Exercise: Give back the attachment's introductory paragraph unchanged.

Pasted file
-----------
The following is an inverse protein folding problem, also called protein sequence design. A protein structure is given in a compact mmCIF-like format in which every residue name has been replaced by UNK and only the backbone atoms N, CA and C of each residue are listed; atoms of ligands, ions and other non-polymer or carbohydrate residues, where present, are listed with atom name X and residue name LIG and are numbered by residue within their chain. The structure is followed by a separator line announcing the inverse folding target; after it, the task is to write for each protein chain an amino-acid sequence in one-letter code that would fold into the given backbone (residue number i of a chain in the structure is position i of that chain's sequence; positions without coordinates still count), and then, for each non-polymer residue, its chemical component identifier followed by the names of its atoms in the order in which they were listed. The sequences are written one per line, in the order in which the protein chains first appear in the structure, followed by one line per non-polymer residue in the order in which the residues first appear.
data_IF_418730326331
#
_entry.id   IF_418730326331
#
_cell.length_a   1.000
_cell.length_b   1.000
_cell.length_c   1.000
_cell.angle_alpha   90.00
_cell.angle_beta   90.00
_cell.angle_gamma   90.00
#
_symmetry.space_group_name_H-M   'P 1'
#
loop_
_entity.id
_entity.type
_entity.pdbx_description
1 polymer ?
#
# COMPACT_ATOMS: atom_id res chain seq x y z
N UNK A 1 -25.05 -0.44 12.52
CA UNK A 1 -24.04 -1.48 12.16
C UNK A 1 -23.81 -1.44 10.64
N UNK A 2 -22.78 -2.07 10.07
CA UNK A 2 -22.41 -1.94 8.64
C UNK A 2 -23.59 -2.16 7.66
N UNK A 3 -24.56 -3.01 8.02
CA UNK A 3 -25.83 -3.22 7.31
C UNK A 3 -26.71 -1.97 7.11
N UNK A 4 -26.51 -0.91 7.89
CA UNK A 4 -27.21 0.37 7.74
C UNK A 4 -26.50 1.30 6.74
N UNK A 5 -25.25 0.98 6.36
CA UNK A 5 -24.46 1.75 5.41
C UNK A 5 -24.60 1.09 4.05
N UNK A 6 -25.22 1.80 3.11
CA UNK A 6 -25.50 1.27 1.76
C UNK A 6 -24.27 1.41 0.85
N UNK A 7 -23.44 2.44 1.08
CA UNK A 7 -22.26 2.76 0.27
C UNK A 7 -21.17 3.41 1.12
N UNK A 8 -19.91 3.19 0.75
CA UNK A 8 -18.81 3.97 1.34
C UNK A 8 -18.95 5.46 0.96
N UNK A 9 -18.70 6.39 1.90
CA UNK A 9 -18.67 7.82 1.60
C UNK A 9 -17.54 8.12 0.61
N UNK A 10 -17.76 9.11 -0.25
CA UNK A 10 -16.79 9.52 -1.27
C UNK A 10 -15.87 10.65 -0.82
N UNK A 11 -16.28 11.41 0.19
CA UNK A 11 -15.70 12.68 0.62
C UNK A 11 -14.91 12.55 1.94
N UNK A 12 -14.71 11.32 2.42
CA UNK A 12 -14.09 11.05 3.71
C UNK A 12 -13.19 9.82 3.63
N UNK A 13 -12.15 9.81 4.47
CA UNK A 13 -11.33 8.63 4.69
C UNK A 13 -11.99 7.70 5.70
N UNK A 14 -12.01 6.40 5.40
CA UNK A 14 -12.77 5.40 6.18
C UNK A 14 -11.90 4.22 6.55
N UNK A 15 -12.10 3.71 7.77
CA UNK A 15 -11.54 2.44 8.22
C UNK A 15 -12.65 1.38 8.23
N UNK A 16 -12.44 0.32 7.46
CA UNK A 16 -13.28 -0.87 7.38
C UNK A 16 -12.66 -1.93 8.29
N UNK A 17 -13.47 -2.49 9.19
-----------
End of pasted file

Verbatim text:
The following is an inverse protein folding problem, also called protein sequence design. A protein structure is given in a compact mmCIF-like format in which every residue name has been replaced by UNK and only the backbone atoms N, CA and C of each residue are listed; atoms of ligands, ions and other non-polymer or carbohydrate residues, where present, are listed with atom name X and residue name LIG and are numbered by residue within their chain. The structure is followed by a separator line announcing the inverse folding target; after it, the task is to write for each protein chain an amino-acid sequence in one-letter code that would fold into the given backbone (residue number i of a chain in the structure is position i of that chain's sequence; positions without coordinates still count), and then, for each non-polymer residue, its chemical component identifier followed by the names of its atoms in the order in which they were listed. The sequences are written one per line, in the order in which the protein chains first appear in the structure, followed by one line per non-polymer residue in the order in which the residues first appear.